A remarkable map, the earliest known of Newry, records the layout of the town which Bagenal set out in two parts fortifying it with earth banks and ditches. His 'New Castel' is prominent on the east side of the street in the larger, southern part. Many houses are shown, including substantial two-storey examples, as well as a church, probably the remains of the Abbey and an ancient tree stump (the revered yew?) with a bell hanging from it.
A Rent-Roll of 1575 records the names of all tenants by street and their fees at that time. Distinction is made between the High Street, Tenements within the Fort and the Irish Street without the fort. A tower and Castle of the town are also mentioned suggesting that they are separate from Bagenal's own castle.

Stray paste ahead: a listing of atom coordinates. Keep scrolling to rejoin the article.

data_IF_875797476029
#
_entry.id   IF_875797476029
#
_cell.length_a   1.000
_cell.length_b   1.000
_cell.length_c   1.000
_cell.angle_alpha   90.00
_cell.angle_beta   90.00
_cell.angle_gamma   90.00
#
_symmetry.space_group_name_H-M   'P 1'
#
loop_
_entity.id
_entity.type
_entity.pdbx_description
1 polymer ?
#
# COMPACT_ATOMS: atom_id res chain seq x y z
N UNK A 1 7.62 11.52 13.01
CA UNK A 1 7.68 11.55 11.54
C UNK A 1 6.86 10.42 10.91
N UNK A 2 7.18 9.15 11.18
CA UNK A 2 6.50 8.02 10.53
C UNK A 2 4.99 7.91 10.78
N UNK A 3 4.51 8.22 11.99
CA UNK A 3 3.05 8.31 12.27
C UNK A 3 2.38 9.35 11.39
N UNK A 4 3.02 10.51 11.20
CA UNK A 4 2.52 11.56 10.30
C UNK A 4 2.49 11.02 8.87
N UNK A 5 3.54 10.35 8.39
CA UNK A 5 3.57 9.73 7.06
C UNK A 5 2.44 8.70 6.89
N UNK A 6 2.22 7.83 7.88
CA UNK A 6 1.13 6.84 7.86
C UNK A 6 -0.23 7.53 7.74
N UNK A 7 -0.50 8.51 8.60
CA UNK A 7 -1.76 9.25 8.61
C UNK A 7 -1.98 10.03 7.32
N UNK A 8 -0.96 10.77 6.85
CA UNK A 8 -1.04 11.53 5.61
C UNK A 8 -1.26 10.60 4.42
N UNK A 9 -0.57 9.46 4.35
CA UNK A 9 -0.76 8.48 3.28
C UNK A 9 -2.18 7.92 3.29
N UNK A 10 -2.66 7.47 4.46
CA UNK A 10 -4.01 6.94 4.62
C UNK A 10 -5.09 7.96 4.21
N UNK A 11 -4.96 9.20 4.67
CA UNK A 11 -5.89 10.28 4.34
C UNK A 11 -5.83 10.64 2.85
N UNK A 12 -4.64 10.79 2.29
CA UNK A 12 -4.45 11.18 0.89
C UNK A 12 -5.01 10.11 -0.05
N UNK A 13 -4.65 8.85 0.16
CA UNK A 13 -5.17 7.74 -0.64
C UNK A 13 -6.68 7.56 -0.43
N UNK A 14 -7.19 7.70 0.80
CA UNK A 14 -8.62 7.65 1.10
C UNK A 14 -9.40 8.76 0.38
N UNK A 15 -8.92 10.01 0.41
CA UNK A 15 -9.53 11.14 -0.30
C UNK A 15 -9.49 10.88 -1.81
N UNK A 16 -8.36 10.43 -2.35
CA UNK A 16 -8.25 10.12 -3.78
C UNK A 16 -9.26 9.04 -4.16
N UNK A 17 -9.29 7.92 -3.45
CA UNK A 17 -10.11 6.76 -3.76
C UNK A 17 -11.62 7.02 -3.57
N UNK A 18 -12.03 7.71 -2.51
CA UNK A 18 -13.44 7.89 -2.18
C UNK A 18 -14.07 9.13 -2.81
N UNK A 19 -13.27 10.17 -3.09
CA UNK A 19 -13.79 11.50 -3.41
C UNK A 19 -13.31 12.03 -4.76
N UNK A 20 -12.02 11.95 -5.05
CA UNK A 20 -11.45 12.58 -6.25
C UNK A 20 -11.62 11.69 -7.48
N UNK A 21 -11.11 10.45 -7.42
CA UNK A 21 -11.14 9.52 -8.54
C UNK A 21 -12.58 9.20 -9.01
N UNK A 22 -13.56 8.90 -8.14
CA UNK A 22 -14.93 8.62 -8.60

In 1575 Lord Sydney visited the Bagenal residence in Newry and praised the 'well-planted' town, the increase in beauty and buildings and the wealth accruing to Bagenal from his tenants. Sydney also remarked on the impressiveness of his hospitality and his ability to provide for so many travellers 'his house lying in the open highway to their passage'.